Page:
Hugo von Hofmannsthal’s poetic tragedy Electra is an adaptation of Sophocles’ drama Élektra (418-410 b.c.e.; Electra, 1649). The work adheres closely to the structure and dramatic organization of the original but omits the chorus of women of Mycenae and develops and interprets the poetic materials in an entirely original fashion. In some instances, Hofmannsthal also drew on Aeschylus’s Oresteia (458 b.c.e.; English translation, 1777) and Euripides’ Élektra (413 b.c.e.; Electra, 1782) for promptings pertaining to diction and poetic imagery.
Hofmannsthal added no new twists to the plot of his Greek sources, but his conception of the characters differs radically from theirs. In Sophocles’ play, Electra is overwhelmed by grief and sorrow, and Clytemnestra seeks to justify her crimes with rational explanations. Orestes returns wielding a sword of justice with which to reestablish order within the corrupted kingdom, and he is not tormented by the Furies, as in Aeschylus and Euripides. Hofmannsthal created an Electra possessed by an insane, all-consuming hatred and sustained by the expectation of eventual revenge; his superstitious Clytemnestra is tormented by insomnia produced by a guilty conscience; his Orestes (Hofmannsthal had at one time considered omitting him entirely from the play) is merely an agent of revenge, a character who lacks any strong personal definition. The secondary characters of Aegisthus and Chrysothemis are retained relatively unchanged, though the latter appears somewhat less sympathetic and more willing to serve as a partner in evil in the modern work.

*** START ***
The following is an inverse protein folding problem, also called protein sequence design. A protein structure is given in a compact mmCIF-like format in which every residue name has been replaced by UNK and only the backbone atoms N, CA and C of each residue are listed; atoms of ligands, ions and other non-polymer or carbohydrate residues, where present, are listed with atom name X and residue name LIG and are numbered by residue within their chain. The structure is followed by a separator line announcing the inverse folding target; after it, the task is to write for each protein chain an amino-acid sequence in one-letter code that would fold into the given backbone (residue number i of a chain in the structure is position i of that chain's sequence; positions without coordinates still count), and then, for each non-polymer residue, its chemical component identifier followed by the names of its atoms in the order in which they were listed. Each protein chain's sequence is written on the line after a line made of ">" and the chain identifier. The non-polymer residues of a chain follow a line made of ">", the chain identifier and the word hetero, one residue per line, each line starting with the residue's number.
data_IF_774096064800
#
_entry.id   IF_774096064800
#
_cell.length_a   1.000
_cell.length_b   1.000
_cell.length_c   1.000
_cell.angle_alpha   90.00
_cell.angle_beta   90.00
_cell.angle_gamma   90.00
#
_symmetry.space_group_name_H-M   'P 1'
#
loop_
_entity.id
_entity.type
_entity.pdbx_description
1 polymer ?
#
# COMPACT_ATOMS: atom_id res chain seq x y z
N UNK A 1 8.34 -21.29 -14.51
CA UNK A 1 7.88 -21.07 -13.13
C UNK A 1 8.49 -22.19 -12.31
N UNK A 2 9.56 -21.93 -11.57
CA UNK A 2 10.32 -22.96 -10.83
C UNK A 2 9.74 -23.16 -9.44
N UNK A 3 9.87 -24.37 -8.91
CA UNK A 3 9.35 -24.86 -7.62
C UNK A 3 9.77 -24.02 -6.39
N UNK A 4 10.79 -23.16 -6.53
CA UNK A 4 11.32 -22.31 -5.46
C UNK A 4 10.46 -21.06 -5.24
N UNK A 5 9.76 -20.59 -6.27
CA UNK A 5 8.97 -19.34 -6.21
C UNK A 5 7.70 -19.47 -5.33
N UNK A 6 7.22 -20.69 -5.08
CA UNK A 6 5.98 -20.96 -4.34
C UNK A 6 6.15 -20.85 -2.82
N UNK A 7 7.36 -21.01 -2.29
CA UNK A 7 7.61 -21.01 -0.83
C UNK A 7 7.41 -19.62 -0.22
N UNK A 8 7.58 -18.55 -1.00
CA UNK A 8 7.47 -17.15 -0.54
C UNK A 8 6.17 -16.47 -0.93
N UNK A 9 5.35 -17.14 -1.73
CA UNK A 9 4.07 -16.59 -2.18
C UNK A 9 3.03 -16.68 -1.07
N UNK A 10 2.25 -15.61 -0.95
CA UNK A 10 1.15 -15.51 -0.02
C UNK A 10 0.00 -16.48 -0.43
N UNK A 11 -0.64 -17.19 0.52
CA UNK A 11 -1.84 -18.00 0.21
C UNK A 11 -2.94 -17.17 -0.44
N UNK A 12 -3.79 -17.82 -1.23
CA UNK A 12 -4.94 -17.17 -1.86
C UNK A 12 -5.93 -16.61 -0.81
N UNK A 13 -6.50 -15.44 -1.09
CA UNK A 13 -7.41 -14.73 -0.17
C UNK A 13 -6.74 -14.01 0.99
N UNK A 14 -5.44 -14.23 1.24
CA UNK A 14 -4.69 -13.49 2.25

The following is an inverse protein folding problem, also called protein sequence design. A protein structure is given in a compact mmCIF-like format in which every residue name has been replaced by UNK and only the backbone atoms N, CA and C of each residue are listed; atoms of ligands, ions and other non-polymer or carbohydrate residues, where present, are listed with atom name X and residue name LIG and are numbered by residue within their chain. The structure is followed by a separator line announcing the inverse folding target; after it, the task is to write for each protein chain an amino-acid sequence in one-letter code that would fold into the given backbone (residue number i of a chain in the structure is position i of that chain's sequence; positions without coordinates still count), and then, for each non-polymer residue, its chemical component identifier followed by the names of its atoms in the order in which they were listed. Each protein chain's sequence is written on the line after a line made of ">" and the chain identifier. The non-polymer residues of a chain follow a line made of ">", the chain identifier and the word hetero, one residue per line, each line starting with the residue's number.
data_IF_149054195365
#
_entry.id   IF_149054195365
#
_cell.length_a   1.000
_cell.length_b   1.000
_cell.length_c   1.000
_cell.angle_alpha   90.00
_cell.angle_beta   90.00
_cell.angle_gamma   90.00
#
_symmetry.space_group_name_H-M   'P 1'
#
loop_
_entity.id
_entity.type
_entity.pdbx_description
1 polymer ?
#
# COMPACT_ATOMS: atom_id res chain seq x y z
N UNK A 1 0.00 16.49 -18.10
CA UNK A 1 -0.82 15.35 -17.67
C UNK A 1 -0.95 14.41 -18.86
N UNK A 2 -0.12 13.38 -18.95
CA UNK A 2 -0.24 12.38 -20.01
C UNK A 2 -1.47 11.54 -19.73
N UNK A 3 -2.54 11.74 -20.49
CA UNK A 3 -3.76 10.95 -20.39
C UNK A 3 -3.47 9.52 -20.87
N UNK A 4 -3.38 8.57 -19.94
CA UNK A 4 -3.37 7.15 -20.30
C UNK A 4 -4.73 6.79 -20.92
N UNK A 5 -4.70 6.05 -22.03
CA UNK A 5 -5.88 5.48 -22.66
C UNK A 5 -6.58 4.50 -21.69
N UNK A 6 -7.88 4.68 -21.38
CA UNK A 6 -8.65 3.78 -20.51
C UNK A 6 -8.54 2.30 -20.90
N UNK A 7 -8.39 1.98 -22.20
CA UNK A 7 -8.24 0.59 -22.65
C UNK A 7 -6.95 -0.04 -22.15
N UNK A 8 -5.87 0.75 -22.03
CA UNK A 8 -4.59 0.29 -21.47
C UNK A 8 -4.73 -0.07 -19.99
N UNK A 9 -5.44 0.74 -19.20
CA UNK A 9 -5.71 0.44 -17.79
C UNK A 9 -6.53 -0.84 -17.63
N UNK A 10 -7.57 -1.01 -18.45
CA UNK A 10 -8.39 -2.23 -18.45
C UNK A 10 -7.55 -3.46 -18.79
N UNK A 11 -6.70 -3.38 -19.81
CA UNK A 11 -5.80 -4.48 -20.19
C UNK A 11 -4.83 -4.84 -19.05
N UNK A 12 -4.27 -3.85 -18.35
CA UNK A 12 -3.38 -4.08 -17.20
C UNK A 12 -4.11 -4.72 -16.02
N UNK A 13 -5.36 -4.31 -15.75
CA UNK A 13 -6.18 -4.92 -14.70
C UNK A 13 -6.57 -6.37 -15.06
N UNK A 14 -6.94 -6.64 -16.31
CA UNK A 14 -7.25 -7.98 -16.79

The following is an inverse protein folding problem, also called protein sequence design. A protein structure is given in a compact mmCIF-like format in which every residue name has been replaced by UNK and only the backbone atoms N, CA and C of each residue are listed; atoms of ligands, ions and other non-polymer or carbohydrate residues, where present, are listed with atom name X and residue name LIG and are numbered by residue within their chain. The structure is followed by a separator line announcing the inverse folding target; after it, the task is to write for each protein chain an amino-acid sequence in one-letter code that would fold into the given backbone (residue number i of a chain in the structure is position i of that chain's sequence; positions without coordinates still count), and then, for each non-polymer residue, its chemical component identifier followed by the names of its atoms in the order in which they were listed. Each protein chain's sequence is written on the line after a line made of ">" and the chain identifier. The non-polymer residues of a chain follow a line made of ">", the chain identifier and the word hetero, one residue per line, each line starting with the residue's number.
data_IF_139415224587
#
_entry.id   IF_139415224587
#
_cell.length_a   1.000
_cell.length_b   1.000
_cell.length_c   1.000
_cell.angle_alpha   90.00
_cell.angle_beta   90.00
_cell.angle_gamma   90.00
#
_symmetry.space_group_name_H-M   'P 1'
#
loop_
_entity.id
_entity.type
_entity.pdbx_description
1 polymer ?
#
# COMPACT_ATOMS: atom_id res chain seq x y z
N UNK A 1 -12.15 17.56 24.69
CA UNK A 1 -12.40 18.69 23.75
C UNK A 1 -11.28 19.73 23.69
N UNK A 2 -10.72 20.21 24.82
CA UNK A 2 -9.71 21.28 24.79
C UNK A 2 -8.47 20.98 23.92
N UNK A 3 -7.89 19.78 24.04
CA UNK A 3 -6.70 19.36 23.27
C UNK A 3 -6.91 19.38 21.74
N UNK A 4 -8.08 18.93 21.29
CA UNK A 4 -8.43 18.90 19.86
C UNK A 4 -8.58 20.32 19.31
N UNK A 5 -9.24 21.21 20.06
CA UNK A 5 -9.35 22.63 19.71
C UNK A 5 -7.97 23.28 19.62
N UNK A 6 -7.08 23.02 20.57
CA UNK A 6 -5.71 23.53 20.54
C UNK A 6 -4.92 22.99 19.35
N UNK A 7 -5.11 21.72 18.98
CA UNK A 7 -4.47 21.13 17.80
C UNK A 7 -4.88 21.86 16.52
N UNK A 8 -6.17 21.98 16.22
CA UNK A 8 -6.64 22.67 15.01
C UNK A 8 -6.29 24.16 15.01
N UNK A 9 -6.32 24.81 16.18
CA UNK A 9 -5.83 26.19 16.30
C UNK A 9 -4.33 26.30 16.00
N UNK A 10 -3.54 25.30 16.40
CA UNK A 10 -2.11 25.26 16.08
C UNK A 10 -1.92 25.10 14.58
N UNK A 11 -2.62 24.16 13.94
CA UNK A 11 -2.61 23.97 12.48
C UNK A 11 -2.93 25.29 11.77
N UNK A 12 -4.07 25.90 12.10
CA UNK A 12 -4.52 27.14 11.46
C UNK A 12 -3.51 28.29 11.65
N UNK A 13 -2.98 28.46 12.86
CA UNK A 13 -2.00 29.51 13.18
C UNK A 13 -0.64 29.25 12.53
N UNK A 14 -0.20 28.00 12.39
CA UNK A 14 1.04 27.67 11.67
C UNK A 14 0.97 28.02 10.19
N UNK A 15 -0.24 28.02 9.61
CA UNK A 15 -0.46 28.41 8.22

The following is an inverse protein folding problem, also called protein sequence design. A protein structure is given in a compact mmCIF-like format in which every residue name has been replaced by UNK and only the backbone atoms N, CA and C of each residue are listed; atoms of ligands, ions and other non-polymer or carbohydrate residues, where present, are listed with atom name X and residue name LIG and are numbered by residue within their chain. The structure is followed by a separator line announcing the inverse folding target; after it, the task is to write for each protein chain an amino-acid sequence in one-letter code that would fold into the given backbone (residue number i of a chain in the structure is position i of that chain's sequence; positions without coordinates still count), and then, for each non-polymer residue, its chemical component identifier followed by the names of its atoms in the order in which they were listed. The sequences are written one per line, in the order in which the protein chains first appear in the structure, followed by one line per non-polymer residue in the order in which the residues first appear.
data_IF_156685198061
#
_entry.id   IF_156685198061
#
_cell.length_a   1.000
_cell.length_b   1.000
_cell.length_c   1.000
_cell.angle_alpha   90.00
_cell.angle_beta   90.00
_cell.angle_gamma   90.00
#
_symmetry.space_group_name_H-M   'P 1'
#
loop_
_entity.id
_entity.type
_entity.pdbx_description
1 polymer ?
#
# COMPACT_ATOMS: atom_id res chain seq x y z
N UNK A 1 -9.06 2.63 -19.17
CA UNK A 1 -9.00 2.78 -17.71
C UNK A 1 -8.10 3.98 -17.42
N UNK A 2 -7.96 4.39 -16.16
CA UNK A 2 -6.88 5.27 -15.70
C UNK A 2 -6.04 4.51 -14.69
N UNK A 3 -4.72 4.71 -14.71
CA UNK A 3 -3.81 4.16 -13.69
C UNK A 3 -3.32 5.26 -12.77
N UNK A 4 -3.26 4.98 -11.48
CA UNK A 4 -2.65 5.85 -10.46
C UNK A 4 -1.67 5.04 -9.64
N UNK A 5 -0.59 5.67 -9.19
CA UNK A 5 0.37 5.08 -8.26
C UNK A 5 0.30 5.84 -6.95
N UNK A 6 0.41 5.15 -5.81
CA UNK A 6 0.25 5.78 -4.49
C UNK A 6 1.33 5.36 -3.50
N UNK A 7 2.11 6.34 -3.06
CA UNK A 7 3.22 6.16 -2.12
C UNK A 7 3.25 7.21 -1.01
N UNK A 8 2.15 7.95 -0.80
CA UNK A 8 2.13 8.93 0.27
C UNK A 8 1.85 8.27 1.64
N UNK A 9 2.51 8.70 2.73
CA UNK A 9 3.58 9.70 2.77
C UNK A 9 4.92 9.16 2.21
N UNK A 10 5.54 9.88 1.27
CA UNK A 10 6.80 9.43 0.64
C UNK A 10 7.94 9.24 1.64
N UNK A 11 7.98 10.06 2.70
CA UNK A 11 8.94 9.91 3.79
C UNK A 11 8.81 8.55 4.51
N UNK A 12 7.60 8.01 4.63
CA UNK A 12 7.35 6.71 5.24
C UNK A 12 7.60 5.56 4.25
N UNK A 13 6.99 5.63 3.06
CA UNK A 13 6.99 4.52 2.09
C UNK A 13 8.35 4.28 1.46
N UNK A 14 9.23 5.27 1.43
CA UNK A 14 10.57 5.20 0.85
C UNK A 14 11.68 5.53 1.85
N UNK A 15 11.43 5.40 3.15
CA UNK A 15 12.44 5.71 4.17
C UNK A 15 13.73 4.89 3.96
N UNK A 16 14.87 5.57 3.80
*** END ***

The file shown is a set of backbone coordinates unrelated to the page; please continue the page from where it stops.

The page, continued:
Hofmannsthal’s decision to omit the chorus found in all the Greek versions resulted in substantial shifts in the meaning and emotional tone of the drama. In Sophocles, the chorus functioned as sensible representatives of a traditional moral order. There, Electra found the chorus sympathetic to her sorrowful laments, and their...
(The entire section is 850 words.)
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